The Cowpastures Quilt is a fascinating historical document and artefact and tells an interesting story of the district.

The Cowpastures Review stated:

The Cowpastures Heritage Quilt, which is featured on the front page, is unique. It is a product of the Camden Country Quilters Guild. It was unveiled by His Excellency, The Governor of New South Wales, Rear Admiral Peter Sinclair on the 19th of February 1995, as part of the opening of the Cowpastures Bicentennial. It was given by the Guild to the Camden Council, which has it displayed in the Camden Civic Centre.

Cover of Cowpastures Review displaying the Camden Cowpastures Bicentennial Quilt Issue Vol 1 1995. (I Willis)

The Cowpastures Bicentennial Committee created postcards and notepaper featuring the quilt that was sold at Gledswood Homestead and the Camden Library.

Postcard of Cowpastures Heritage Quilt 1995 (Camden Museum)

Quilts were practical items with social value

Quilts have sentimental or commemorative value and are examples of needlework skills and techniques, and the use of specific fabrics used in their designs.

The Victoria and Albert Museum in London states on its website:

As a technique, quilting has been used for a diverse range of objects, from clothing to intricate objects such as pincushions. Along with patchwork, quilting is most often associated with its use for bedding.

Quilting first appeared in England in the 13th century, reached a peak in the 17th century and can be traced back to 3000BCE. The word quilt means a ‘bolster or cushion’.

According to the V&A museum, a quilt is usually a bedcover of two layers of fabric with padding or wadding in between held together by lines of stitching based on a pattern or design. Very fine decorative quilts often become family heirlooms and are passed down through generations. In a domestic situation, women made quilts to celebrate ‘life occasions’ like births and weddings.

The V&A states that quilts are often quite large and associated with social events where people share the sewing. In North America quilting was a popular craft amongst Dutch and English settlers and quilts were made as part of marriage dowry for a young woman.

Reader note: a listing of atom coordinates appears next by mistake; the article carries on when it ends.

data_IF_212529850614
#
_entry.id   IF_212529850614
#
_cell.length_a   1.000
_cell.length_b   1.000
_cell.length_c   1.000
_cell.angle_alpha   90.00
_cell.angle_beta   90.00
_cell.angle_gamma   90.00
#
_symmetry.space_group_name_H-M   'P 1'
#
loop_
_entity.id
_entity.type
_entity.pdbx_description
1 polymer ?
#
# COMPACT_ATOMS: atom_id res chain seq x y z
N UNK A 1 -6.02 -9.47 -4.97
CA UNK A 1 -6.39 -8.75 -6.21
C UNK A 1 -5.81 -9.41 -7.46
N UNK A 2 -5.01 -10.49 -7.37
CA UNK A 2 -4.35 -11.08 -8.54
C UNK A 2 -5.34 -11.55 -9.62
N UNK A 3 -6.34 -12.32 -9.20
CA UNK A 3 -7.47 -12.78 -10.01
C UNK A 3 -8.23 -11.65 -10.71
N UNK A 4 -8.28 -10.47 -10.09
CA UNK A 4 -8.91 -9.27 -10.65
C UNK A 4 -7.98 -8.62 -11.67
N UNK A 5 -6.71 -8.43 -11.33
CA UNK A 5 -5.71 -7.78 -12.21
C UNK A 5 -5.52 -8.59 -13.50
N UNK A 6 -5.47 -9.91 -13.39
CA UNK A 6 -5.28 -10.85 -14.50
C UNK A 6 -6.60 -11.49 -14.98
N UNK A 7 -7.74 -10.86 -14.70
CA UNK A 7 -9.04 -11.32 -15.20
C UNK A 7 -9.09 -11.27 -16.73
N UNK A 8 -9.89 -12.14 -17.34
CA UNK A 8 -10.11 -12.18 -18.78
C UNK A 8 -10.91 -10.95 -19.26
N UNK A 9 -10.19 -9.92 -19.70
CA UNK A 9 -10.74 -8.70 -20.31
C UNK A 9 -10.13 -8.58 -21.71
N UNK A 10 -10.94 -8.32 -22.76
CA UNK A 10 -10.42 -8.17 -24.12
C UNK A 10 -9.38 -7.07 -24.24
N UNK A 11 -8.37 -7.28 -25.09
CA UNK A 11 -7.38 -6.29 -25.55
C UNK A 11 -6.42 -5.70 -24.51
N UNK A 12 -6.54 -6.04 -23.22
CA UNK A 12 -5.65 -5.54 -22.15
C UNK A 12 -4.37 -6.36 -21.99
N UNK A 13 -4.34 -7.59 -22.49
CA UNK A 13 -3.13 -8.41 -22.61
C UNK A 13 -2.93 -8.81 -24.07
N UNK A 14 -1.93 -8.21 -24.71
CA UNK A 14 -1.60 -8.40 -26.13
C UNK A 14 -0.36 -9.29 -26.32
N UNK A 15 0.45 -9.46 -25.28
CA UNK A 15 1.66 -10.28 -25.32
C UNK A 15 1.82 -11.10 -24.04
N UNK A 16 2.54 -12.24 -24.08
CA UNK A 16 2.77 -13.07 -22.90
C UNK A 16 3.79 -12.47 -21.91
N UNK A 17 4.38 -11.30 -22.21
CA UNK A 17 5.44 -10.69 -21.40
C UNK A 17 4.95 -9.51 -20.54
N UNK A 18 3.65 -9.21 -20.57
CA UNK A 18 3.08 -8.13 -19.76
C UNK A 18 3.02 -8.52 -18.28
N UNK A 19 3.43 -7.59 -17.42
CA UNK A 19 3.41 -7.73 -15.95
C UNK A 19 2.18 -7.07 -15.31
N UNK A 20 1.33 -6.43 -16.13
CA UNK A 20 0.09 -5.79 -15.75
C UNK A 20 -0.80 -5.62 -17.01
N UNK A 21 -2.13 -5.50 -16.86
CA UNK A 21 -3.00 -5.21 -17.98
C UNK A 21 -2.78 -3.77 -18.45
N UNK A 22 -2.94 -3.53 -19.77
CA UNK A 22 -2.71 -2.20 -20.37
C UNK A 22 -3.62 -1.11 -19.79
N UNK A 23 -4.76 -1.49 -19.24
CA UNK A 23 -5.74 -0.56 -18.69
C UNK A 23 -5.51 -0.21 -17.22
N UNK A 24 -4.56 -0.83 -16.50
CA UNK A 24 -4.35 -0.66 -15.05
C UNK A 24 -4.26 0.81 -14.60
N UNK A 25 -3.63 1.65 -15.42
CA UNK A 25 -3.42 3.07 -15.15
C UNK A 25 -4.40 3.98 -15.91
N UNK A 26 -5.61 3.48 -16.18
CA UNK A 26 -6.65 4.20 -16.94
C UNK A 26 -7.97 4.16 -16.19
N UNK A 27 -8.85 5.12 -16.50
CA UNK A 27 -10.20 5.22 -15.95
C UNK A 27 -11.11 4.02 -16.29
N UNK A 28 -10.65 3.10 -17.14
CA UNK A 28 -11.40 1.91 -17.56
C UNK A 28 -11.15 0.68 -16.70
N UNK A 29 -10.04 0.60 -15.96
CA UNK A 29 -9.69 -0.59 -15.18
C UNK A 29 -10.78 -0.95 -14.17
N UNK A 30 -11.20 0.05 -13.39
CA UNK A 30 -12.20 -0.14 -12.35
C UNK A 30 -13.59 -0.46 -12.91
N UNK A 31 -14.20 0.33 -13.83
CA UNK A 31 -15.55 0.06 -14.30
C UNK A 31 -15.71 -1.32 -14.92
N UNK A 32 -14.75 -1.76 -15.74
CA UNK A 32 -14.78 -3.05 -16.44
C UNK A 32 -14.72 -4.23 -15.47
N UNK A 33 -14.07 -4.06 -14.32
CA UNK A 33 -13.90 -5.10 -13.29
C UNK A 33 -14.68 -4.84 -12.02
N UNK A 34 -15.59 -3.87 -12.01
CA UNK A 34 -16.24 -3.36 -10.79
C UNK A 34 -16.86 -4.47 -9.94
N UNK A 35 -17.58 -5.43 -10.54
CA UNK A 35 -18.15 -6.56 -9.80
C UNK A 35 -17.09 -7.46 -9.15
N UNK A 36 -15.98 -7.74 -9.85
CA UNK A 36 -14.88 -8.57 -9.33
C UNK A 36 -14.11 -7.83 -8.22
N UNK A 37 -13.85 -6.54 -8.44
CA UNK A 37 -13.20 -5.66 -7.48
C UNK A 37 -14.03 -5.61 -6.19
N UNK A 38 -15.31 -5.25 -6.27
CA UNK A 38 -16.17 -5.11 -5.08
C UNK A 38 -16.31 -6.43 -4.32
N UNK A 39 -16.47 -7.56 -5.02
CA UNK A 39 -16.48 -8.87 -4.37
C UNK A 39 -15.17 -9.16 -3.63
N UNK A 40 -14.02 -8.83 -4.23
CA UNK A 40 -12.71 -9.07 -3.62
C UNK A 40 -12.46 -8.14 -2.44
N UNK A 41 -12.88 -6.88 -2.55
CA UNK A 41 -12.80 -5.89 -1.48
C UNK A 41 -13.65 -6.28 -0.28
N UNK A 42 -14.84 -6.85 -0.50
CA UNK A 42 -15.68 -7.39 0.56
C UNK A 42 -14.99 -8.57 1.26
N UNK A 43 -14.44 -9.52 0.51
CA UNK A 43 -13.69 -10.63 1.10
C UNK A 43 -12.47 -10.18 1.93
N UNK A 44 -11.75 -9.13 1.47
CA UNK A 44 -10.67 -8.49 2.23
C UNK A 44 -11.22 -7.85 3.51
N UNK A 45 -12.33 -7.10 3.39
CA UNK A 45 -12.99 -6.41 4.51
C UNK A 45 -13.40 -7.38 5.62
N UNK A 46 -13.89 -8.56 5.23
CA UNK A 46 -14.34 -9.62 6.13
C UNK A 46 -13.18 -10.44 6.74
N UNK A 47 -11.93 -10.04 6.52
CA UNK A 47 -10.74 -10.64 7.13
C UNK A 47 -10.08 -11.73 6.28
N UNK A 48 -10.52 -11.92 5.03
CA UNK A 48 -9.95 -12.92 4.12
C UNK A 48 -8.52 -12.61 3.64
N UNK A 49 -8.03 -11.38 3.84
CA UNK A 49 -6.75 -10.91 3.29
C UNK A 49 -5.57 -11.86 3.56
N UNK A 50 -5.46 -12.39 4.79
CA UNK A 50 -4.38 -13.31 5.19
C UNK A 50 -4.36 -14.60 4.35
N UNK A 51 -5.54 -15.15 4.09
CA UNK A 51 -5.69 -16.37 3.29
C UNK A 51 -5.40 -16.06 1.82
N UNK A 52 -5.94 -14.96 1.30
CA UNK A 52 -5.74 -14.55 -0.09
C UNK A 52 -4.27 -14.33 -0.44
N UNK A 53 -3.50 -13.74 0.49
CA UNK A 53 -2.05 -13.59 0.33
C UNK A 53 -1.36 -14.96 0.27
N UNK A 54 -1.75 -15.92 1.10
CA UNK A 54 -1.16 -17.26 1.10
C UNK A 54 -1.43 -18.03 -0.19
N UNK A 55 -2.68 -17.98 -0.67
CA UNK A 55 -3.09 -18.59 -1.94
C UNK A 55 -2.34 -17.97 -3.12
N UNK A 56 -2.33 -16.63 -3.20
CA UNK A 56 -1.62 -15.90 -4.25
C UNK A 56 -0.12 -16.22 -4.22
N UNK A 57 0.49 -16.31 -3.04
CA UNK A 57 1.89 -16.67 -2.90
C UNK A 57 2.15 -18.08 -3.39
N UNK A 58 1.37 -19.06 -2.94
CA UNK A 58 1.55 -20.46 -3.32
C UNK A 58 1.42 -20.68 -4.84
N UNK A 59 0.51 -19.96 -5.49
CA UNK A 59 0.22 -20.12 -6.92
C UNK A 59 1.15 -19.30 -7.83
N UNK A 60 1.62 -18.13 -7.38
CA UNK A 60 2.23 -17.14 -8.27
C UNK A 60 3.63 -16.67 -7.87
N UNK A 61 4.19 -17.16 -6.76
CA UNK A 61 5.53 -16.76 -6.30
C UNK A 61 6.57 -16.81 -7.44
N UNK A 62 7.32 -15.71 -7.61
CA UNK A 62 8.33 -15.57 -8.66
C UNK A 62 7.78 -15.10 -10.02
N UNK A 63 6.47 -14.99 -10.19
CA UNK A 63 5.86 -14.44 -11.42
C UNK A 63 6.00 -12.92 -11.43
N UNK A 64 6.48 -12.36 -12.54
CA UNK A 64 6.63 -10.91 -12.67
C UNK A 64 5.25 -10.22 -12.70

Quilting is often associated with patchwork where the quilt was made of scraps of fabric or ‘extending the life of working clothing’.

Convict women and quilting – The Rajah Quilt

In the National Gallery of Australia is a quilt made in 1841 by convict women transported on the Rajah from Woolwich to Hobart. According to blogger Bernadette, a descendant of one of the women who made the quilt, it is one of the most important textiles in Australia and world history.

The Rajah Quilt (NGA)

The textile is called the Rajah Quilt and was organised as part of the scheme organised by prison reformer Elizabeth Fry’s British Ladies Society for promoting the reformation of female prisoners. The quilt is made up of over 2000 pieces of fabric and it has been described as

 a patchwork and appliquéd bed cover or coverlet. It is in pieced medallion or framed style: a popular design style for quilts in the British Isles in the mid 1800’s. There is a central field of white cotton decorated with appliquéd (in broderie perse) chintz birds and floral motifs. This central field is framed by 12 bands or strips of patchwork printed cotton. The quilt is finished at the outer edge by white cotton decorated with appliquéd daisies on three sides and inscription in cross stitch surrounded by floral chintz attached with broderie perse on the fourth…

On the Rajah’s arrival in Hobart, the quilt was presented to the governor’s wife Lady Jane Franklin by the 29 women who sewed it on the voyage to Van Dieman’s Land. Lady Franklin sent the quilt back to England to Elizabeth Fry and then it was lost. It was rediscovered in a Scottish attic and returned to Australia in 1989 and placed in the collection of the National Gallery of Australia.

The quilt’s story is one of hope at a time of despair and disempowerment from a group of women hidden in the shadows of history. A type of radical history.

Cowpastures Quilt tells a story

Quilts often told a story and in the V&A collection, there are a  number of significant quilts telling Biblical stories, scenes from world events and the 1851 Great Exhibition.

The Cowpasture Quilt tells the story of the Cowpastures on its Bicentenary. The story was represented in the different panels in the quilt created by the Guild members who were part of the project. The quilt’s construction was a community effort and each sewer has their name sewn into the quilt.